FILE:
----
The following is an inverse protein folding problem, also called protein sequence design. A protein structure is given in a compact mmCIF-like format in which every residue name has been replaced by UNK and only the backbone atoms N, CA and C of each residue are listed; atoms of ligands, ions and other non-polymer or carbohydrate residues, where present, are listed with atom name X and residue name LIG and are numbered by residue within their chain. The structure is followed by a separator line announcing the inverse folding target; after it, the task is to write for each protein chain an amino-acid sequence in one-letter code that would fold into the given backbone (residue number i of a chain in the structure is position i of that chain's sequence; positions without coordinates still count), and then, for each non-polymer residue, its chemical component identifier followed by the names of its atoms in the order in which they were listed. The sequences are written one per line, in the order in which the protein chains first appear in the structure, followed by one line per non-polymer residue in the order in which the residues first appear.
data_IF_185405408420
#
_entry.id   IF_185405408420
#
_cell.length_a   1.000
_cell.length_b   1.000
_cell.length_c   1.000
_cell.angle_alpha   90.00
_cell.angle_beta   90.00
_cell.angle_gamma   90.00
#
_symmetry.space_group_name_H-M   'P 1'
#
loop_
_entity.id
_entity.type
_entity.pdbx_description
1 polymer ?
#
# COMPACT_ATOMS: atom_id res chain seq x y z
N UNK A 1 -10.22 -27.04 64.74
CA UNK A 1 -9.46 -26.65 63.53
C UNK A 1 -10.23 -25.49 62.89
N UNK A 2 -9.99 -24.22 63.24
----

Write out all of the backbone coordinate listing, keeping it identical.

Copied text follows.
The following is an inverse protein folding problem, also called protein sequence design. A protein structure is given in a compact mmCIF-like format in which every residue name has been replaced by UNK and only the backbone atoms N, CA and C of each residue are listed; atoms of ligands, ions and other non-polymer or carbohydrate residues, where present, are listed with atom name X and residue name LIG and are numbered by residue within their chain. The structure is followed by a separator line announcing the inverse folding target; after it, the task is to write for each protein chain an amino-acid sequence in one-letter code that would fold into the given backbone (residue number i of a chain in the structure is position i of that chain's sequence; positions without coordinates still count), and then, for each non-polymer residue, its chemical component identifier followed by the names of its atoms in the order in which they were listed. The sequences are written one per line, in the order in which the protein chains first appear in the structure, followed by one line per non-polymer residue in the order in which the residues first appear.
data_IF_185405408420
#
_entry.id   IF_185405408420
#
_cell.length_a   1.000
_cell.length_b   1.000
_cell.length_c   1.000
_cell.angle_alpha   90.00
_cell.angle_beta   90.00
_cell.angle_gamma   90.00
#
_symmetry.space_group_name_H-M   'P 1'
#
loop_
_entity.id
_entity.type
_entity.pdbx_description
1 polymer ?
#
# COMPACT_ATOMS: atom_id res chain seq x y z
N UNK A 1 -10.22 -27.04 64.74
CA UNK A 1 -9.46 -26.65 63.53
C UNK A 1 -10.23 -25.49 62.89
N UNK A 2 -9.99 -24.22 63.24